This was one of three books I got through Book of the Month this month - the other two were The Book of Essie (Review here) and When Katie Met Cassidy. (Review posted soon!) I'm reviewing this today instead of another Pride Month read because today, June 18th, is Autistic Pride Day! The Kiss Quotient both stars and is written by a woman on the autistic spectrum, so I thought today would be a fitting day to tell you about it!
So The Kiss Quotient is basically a gender-swapped Pretty Woman, as Hoang mentions in the Author's Note. Our heroine, Stella Lane, books an escort to teach her about sex. Stella is thirty years old, has only had sex a couple of times, never enjoyed it, and is worried about not being good at it and therefore not being able to get or keep a boyfriend. She's an incredibly successful econometrician, or someone who uses data and statistics to model and predict economic trends, in her case predicting what people will want to buy from clients. (She's the kind of person responsible for those “Amazon started marketing baby products to me before I even knew I was pregnant!” incidents.) So she has more money than she knows what to do with, and offers Michael, an escort, $50,000 a month to teach her about sex and relationships.
Because this is a romance, we know what's going to happen here. They fall in love with each other, but are sure that for the other one it's just a business arrangement.
I was NOT expecting this book to be as explicit as it is! I think because it is a Book of the Month, I wasn't expecting the standard trope of romance book with hot sex scenes. But that's what I got! I can't say I'm unhappy with that - god knows I like my guilty pleasure romance smut - but it was definitely unexpected. I'm not sure why it surprised me. The book's premise is all about Stella wanting to learn about sex; if that wasn't conducted on screen we'd lose a third of the book!
A sequel has already been announced, and it's about the other autistic character in the book, the hero's best friend's little brother, Khai, who we only see in one scene. Who I'd also like to know more about is the best friend, Quan! So I'm holding out hope for a third book.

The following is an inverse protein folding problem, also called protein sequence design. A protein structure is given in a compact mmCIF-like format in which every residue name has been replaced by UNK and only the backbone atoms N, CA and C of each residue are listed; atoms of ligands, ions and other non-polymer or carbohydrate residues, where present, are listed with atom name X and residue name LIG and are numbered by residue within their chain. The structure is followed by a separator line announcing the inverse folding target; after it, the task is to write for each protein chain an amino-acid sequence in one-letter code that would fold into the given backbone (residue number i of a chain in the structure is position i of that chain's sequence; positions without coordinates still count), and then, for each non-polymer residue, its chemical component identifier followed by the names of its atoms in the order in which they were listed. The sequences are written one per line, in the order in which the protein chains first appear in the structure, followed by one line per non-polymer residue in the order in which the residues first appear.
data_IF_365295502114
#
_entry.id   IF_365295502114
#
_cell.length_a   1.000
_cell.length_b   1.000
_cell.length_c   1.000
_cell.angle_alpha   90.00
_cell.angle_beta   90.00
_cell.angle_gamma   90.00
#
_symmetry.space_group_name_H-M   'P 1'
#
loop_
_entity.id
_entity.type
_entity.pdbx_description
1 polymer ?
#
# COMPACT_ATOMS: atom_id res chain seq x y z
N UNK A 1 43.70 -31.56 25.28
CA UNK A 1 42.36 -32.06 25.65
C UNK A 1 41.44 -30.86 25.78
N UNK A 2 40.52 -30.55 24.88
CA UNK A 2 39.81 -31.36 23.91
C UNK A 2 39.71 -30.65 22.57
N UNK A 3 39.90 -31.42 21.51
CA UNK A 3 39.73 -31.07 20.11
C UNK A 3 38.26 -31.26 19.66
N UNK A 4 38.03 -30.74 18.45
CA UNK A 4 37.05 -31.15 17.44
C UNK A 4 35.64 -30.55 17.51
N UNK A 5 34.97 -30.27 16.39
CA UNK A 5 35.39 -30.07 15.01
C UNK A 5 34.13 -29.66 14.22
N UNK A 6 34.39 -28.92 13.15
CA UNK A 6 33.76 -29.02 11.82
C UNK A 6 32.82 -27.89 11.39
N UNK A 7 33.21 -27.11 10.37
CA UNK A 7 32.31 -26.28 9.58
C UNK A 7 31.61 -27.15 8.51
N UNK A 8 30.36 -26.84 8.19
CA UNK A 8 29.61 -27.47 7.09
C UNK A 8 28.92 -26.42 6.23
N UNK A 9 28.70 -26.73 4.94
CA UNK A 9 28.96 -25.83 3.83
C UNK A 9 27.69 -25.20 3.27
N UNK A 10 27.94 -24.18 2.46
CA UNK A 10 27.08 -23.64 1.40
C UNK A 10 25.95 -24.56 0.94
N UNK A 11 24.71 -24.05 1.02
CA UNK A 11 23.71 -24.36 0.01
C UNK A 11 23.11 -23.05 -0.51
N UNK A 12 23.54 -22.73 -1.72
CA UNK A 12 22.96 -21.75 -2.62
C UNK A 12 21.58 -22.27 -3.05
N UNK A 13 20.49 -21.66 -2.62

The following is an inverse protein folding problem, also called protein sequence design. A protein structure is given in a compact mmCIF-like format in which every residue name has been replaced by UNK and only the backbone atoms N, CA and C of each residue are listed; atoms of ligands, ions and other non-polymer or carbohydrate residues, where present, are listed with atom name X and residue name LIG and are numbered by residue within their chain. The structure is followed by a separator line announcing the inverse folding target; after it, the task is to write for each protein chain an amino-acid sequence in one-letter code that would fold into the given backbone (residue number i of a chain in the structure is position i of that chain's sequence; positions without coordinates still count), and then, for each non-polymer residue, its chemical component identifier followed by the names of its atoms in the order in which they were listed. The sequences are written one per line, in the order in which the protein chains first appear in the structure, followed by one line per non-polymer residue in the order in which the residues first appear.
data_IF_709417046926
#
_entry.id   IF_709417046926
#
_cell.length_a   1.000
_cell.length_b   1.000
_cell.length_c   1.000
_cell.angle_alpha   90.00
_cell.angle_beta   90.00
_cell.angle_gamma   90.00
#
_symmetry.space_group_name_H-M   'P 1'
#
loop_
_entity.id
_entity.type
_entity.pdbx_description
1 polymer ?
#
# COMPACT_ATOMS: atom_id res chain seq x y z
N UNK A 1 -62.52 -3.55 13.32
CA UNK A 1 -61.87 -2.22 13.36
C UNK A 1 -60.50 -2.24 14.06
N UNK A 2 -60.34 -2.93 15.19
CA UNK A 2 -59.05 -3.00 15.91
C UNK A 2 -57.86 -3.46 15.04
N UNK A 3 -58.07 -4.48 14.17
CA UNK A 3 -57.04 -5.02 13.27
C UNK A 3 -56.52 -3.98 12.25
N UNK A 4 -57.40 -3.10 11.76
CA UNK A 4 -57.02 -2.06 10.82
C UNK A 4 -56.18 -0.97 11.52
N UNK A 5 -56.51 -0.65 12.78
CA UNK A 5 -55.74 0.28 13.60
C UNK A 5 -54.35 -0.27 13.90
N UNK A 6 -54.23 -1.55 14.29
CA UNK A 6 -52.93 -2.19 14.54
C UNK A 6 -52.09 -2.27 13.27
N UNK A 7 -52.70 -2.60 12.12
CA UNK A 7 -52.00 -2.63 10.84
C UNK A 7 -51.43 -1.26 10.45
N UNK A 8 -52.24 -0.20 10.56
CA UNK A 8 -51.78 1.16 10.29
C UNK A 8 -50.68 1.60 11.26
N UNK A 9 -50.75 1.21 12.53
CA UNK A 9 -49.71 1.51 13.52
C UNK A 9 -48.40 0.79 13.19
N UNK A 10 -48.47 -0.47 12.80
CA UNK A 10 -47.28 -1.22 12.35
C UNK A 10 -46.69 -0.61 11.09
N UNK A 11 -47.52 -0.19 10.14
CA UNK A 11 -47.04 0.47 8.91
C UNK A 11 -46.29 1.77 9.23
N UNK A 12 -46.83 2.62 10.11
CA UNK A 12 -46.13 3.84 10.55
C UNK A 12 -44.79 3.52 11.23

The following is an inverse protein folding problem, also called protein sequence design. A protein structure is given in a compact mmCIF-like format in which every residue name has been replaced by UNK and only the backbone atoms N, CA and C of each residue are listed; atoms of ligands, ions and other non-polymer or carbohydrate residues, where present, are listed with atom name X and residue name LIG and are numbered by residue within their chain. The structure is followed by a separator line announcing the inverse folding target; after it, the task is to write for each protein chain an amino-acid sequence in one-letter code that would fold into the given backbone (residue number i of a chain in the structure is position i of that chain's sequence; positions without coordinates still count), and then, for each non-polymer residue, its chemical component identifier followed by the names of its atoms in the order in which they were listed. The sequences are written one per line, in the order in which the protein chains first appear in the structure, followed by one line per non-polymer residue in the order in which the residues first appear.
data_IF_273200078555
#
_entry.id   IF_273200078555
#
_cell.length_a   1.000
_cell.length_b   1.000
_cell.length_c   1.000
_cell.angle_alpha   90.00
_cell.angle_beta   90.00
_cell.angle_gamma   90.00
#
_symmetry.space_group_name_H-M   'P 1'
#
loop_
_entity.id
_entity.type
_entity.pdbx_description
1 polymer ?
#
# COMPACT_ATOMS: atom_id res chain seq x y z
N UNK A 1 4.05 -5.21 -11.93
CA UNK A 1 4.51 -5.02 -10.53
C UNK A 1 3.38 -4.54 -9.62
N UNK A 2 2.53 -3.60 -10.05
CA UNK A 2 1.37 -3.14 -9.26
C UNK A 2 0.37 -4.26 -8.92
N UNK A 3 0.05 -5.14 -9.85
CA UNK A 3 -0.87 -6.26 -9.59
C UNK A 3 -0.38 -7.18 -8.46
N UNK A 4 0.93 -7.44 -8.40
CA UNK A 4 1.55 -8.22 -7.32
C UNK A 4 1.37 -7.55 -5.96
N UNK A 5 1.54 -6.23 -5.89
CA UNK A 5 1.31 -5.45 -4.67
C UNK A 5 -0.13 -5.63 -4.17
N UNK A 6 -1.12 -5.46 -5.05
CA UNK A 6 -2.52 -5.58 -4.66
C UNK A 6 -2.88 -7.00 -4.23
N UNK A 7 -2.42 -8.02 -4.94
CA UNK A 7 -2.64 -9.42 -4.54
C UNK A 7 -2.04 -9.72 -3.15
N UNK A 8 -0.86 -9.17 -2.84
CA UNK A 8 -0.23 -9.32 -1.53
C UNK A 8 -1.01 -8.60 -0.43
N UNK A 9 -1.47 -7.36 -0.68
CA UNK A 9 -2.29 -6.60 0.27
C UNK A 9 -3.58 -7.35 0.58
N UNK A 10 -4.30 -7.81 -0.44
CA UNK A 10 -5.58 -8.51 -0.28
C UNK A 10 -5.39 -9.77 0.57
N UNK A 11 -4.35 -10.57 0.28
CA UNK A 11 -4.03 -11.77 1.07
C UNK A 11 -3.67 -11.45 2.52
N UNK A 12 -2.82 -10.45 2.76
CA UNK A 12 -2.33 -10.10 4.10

One last thing that I found important - in the Author's Note, Hoang mentions her daughter was diagnosed with AS, and in reading about Autism, she realized she is also on the spectrum. This is something I've seen in three different books now. It's so common for women, especially, to go undiagnosed. They might be better at modelling allistic (non-autistic) behavior, or their special interests might be more “acceptable” to allistics, or sometimes they just get looked at as introverts when they're young instead of getting the help they might need. This is starting to change, as researchers and doctors are realizing Autism presents differently in women. But it seems autistic adult women are often discovering they're autistic through a diagnosis of their children. I found that interesting.
I did really enjoy this book. I think it's a great debut novel, and a great romance. I really like the recent trend of more diversity in lead characters in romance novels. Bring on the people of color! More disabled main characters! There's got to be a romance somewhere with a deaf heroine, right? More alternative sexualities and relationship structures! Everyone, everywhere, wants to be loved, and I want to read about it. The thing is, I'm sure these books exist, but they don't get the kind of publicity they need for people to know about them. We have to actually go looking for them. I feel like I've been better about that recently, but it's definitely a place where the publication industry could improve.
You can find all my reviews at Goddess in the Stacks.